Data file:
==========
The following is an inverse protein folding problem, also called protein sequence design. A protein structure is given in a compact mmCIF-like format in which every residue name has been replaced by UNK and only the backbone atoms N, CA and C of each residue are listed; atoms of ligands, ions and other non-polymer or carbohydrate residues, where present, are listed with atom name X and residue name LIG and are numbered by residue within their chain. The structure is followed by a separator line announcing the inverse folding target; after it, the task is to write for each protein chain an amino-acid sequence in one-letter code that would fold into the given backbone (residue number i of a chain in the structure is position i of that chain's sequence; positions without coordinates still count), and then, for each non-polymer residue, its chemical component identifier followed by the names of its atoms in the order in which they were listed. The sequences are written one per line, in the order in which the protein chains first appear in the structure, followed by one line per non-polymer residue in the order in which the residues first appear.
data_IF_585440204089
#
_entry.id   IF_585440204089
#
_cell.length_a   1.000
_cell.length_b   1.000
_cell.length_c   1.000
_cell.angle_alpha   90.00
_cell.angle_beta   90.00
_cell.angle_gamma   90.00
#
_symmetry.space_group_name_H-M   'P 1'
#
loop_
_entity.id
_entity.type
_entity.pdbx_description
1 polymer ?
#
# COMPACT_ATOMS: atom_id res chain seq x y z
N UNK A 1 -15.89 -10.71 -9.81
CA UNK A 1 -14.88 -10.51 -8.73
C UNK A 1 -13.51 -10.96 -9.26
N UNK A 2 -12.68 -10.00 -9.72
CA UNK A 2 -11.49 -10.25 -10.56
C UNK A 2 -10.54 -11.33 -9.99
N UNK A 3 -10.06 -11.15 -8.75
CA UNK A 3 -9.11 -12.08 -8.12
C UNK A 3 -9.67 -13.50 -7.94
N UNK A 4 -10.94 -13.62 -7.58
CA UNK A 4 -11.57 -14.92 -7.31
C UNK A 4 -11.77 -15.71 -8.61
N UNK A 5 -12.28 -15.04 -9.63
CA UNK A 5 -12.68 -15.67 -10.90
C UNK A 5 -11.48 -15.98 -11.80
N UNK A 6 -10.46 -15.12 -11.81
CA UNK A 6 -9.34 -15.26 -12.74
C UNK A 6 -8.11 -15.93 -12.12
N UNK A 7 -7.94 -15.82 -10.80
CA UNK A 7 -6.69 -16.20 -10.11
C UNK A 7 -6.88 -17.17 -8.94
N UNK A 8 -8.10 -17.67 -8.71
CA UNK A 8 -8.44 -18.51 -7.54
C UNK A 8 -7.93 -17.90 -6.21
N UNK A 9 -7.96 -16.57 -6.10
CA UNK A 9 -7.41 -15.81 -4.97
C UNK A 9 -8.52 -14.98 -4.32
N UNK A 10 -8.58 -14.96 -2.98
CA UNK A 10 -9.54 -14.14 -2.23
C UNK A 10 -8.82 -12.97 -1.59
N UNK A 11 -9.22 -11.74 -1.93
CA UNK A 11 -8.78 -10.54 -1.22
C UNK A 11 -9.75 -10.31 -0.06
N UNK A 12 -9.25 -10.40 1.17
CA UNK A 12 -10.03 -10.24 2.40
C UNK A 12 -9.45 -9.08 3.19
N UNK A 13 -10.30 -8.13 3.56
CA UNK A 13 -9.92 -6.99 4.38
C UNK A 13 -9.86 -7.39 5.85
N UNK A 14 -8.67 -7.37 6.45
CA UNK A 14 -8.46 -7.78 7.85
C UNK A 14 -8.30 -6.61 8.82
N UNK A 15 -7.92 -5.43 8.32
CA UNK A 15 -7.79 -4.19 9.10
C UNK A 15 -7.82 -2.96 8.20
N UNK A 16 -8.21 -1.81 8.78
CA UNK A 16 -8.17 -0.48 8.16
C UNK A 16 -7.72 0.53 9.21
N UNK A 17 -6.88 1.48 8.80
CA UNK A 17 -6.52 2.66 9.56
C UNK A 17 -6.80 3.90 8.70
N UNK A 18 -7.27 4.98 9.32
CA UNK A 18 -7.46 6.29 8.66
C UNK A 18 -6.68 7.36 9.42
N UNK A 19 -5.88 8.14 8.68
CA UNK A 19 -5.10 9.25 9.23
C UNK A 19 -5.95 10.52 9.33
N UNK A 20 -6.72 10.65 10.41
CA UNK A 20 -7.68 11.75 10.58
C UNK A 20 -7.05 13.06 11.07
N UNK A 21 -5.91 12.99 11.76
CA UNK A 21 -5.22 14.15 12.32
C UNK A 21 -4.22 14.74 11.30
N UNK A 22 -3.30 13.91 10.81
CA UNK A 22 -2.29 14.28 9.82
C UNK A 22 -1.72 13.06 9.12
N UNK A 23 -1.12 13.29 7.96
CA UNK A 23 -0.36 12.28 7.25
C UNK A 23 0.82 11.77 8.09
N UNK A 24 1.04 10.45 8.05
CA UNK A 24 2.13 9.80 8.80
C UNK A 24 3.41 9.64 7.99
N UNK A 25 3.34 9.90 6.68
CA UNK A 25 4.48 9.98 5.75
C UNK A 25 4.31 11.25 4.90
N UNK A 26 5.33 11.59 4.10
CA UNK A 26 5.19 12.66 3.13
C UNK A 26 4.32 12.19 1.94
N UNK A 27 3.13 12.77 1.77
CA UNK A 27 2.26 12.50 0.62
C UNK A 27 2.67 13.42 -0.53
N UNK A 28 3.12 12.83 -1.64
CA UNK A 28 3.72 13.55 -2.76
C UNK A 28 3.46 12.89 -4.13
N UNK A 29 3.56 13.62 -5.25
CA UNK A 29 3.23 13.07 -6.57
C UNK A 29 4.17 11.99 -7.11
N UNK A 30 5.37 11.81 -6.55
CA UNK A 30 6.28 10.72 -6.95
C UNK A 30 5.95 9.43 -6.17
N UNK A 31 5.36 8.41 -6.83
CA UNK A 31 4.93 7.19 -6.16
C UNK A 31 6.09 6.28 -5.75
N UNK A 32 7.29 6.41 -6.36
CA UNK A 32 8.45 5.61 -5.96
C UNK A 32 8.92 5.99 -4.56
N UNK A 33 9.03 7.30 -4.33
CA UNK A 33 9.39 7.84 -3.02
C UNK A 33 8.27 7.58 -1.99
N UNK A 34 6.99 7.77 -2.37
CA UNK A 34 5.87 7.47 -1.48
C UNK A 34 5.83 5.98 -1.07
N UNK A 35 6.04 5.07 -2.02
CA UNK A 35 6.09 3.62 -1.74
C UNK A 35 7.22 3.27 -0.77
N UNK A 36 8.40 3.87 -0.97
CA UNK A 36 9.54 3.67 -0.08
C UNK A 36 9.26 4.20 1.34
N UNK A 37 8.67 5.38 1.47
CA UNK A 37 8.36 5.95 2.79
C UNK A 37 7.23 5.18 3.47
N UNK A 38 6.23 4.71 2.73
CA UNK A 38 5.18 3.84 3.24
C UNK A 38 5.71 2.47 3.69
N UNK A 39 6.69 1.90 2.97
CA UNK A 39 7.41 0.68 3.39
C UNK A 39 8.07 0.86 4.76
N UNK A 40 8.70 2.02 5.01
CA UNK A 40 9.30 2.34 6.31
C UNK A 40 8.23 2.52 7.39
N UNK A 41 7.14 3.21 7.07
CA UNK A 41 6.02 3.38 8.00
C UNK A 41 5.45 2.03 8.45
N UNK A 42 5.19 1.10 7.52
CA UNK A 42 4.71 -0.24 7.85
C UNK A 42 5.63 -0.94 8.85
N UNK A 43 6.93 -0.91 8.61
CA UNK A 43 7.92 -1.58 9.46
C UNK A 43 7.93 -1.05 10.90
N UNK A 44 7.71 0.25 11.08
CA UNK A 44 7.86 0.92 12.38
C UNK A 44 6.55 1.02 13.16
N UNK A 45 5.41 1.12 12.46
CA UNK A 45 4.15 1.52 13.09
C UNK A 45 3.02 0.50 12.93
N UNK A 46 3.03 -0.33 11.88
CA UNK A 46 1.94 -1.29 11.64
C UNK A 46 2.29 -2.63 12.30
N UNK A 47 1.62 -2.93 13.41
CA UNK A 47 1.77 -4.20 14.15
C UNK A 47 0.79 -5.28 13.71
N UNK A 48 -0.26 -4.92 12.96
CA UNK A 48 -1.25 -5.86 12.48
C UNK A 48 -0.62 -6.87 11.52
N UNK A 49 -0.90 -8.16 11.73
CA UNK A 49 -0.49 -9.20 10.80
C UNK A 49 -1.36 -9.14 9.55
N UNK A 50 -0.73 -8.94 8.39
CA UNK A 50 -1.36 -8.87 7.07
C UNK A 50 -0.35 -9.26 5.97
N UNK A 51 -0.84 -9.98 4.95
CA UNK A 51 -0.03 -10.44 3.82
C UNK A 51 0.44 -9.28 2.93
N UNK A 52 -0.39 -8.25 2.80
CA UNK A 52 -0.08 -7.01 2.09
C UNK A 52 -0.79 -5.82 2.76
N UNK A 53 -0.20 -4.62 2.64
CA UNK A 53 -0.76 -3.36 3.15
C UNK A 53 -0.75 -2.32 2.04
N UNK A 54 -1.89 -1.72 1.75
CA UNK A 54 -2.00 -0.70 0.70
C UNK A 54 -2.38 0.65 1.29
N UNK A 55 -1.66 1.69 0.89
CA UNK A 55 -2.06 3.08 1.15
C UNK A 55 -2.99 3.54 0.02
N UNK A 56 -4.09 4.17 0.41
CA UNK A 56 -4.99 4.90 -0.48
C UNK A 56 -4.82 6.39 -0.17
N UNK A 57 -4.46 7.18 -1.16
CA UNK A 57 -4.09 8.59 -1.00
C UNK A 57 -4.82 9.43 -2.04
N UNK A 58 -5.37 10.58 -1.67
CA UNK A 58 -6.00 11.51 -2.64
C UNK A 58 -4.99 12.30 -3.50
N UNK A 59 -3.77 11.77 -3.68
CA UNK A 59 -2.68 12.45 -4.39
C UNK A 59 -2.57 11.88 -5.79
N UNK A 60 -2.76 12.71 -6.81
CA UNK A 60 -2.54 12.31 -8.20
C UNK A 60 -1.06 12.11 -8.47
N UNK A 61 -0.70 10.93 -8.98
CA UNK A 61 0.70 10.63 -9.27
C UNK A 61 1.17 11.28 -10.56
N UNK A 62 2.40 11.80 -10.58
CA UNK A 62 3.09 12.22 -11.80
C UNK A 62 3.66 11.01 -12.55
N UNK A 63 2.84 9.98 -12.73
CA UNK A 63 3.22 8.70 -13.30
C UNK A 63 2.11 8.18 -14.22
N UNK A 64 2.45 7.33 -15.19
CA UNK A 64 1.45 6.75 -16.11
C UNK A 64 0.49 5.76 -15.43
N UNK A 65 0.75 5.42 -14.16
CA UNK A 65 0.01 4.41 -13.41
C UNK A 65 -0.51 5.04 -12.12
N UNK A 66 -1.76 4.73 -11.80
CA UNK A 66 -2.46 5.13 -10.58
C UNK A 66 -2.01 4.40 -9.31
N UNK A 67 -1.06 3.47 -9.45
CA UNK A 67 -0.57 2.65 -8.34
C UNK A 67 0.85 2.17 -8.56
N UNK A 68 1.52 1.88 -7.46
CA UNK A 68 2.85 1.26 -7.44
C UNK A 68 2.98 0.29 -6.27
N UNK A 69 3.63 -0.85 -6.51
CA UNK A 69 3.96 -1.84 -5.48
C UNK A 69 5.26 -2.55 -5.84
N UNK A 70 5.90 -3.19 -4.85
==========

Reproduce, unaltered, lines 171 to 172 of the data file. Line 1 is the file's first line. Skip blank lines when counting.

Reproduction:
C UNK A 50 -0.35 -9.26 5.97
N UNK A 51 -0.84 -9.98 4.95